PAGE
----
Anti-War Protest Reports from Youth

in New York City, Los Angeles,

Atlanta, and San Francisco

March 20, 2004, marked the first year anniversary of America's illegal war of aggression against the Iraqi people. Prior to the war, people across the globe organized and participated in the largest concurrent worldwide demonstrations ever to protest the impending travesty which has now killed thousands of Iraqi civilians and hundreds of U.S. soldiers. The anti-war position taken by millions has been proven undeniably correct in the past year, from non-existent WMDs, deception in the White House on war intelligence, resistance to occupation in Iraq, and utter lack of real post-war planning by the Bush administration. On March 20, 2004, many thousands marched again to illustrate their continued opposition to the war and the ongoing occupation. Several Left Hook contributors across the US give us their thoughts on these demonstrations.

- New York City

by Derek Seidman

The huge anti-war demonstration this past Saturday in New York City was an energetic reassurance that the peace movement is alive and well. I was a bit worried that we'd be disappointed by the turnout, that the anger against the government's war drive had relaxed and fizzled out over a year's rest. Hoping for a show of 50,000 at best, I was filled with joy and confidence when the turnout ended up double that.

The day began and ended with large rallies, with a lengthy march in the middle that at one point stretched for forty-five blocks, encasing a busy chunk of midtown Manhattan. The cages that the police set up for us were somewhat less restrictive than last year, but the radical and rainbow-like spirit radiating from the demonstration was just the same. As with last year, the demonstrators represented a hugely broad spectrum of American society, from military veterans to Haitian activists, SEIU unionists to Vermont pacifists, "Anti-war Mom", "Dad", and "Kid", to "Psychotherapists for Social Responsibility". Most importantly, there was a proud contingent of anti-war military families who have loved ones serving in Iraq. One mother held a color picture of her deceased son in uniform, who was killed in Iraq. In big black letters directed towards the Bush administration, the sign read "You killed my son". Not surprisingly, this didn't make the front page of the newspapers, though it should have.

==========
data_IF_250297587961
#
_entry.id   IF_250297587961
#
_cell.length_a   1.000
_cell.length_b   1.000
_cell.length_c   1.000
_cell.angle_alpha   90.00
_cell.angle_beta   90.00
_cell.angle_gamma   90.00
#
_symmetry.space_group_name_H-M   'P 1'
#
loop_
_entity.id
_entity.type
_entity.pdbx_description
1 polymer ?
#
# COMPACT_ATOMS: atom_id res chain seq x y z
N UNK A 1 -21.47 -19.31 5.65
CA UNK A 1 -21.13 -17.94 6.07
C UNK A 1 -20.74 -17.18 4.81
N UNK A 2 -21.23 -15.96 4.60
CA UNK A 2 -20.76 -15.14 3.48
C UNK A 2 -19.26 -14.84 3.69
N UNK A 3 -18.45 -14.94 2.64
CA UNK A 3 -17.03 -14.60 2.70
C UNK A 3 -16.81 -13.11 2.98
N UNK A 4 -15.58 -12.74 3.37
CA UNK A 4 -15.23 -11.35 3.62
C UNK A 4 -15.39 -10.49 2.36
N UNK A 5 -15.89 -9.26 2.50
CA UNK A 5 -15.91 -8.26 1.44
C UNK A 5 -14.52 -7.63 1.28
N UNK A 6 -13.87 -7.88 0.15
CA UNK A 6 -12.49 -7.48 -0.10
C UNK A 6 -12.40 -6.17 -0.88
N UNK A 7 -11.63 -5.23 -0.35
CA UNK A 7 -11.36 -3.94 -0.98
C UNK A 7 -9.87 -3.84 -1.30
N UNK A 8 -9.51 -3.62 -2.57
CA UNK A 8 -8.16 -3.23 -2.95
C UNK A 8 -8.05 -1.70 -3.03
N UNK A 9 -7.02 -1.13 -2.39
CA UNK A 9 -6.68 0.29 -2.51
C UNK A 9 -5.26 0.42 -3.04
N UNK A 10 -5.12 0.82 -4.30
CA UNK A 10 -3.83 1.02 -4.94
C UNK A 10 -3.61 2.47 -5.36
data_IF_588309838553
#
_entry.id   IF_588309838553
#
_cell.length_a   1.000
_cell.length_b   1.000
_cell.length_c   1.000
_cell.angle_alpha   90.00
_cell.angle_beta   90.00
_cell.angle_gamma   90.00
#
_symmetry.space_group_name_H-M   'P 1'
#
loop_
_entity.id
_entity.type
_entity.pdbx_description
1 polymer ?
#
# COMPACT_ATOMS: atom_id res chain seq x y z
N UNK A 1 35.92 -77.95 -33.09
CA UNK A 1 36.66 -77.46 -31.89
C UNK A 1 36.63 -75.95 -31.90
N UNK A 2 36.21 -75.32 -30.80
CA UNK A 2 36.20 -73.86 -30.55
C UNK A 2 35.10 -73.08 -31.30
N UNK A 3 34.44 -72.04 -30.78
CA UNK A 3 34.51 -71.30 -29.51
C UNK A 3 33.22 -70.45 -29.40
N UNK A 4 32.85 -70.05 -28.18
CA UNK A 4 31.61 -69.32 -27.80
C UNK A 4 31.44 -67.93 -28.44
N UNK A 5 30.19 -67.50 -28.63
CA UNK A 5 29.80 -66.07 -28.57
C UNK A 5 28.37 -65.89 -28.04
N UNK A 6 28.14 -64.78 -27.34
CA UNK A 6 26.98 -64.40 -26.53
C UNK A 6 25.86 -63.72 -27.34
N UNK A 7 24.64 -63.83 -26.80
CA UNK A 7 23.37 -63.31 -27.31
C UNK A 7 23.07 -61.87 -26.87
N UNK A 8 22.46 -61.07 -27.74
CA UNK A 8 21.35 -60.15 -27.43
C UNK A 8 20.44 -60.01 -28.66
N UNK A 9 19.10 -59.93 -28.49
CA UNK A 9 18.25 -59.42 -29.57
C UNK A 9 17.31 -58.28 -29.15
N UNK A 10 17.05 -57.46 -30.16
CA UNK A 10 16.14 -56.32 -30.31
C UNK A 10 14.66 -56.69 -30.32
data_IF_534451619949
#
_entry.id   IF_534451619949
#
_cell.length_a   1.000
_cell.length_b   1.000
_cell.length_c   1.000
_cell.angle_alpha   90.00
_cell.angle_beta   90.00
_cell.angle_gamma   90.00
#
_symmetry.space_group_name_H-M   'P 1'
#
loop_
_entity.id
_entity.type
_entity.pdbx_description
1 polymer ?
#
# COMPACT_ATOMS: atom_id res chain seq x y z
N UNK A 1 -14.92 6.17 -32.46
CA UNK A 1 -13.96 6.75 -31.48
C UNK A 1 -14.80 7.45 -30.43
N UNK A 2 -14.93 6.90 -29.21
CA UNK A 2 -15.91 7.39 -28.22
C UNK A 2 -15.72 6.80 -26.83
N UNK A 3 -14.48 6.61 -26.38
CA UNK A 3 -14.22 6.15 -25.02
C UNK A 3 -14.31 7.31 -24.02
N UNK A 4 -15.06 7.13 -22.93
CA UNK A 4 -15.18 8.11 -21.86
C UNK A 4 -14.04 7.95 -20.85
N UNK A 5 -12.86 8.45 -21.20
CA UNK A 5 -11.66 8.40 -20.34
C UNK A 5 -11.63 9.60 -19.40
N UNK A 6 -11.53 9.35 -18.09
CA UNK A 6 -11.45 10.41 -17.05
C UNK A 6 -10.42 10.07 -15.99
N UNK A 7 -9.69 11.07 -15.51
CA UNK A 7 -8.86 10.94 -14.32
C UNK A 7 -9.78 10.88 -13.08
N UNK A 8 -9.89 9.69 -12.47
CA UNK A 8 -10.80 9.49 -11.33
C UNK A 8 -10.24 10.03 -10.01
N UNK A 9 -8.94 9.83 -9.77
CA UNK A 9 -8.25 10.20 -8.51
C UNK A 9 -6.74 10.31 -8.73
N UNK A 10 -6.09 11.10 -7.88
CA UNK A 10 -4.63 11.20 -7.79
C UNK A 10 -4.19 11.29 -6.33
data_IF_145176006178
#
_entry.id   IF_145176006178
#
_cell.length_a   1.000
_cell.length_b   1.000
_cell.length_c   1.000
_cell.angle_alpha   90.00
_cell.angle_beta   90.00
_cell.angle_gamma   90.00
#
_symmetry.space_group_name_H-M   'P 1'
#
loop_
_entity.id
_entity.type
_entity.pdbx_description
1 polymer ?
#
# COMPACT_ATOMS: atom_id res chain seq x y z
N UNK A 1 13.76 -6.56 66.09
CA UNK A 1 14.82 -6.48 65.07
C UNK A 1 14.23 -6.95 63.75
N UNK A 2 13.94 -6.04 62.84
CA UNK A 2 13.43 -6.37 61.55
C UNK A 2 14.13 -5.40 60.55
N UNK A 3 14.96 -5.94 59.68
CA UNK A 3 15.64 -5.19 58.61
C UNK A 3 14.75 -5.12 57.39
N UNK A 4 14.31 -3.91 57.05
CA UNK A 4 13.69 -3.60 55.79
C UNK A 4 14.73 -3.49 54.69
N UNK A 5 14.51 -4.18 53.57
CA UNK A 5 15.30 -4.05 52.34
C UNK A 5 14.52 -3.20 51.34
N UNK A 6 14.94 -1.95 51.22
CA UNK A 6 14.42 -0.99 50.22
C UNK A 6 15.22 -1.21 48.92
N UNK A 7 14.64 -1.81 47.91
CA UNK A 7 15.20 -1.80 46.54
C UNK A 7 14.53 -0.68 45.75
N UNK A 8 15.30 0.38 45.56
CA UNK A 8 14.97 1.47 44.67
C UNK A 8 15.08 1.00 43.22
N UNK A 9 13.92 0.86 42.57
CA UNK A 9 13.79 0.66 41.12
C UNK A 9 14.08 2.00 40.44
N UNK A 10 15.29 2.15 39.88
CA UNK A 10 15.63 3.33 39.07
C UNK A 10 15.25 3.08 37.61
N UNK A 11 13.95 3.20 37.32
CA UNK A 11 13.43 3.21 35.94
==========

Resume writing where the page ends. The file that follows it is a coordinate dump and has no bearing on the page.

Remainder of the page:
We received a great response from people watching from the sidelines. Peace signs were aplenty from workers at beauty salons and construction sights, and people mouthed out the messages on our signs, usually followed by a smile or an affirming nod. Even the cops weren't as abrasive as last year, some even chatting with demonstrators and agreeing with our demands. Perhaps because of the developments of the past year, people seemed more receptive and the movement seems to have a less anxious air about it, with more confidence and coherence.

While there was a basic continuity with the protests and mood of last year, there were some significant changes. The most obvious was the increased focus on getting Bush out of office this November. Virtually every speaker referred to this in one way or another, and "Anybody But Bush" was the unifying theme of the demonstration along with opposition to war and occupation. However, this did not translate into visible, explicit support for Kerry (I only saw one Kerry sign), since most of the demonstrators were far to his left and have little illusions about him being anything more than a kinder and gentler Bush.

I saw some hostility from the crowd directed towards Ralph Nader, who's committed the unspeakable atrocity of running a campaign based on such distractions as fighting corporate power, demanding a living wage, and implementing serious environmental reform. One protester held a sign that read "Are you happy Nader?", while a next to me tried to start a "Traitors vote for Nader" chant. Luckily I didn't see too much of this stuff. It's unfortunate that all the "Anybody But Bush" hysteria is an implicit call for the anti-war movement to support a war-mongering, Patriot Act-supporting, welfare-stripping slime ball like Kerry, but at least the protesters were unambiguous about their opposition to war and occupation. As the Left has not provided much of a concrete alternative to the grudging support of Kerry, it is understandable that many would put as the priority getting Bush out the White House and replacing him with a supposedly lesser-evil. Regardless, we need to keep the anti-war movement and the issues it centers on moving forward despite "Anybody But Bush". Our underlying issues and demands, which will not disappear (and may even take on a new urgency due to false hopes) under a Kerry administration, will continue to galvanize people.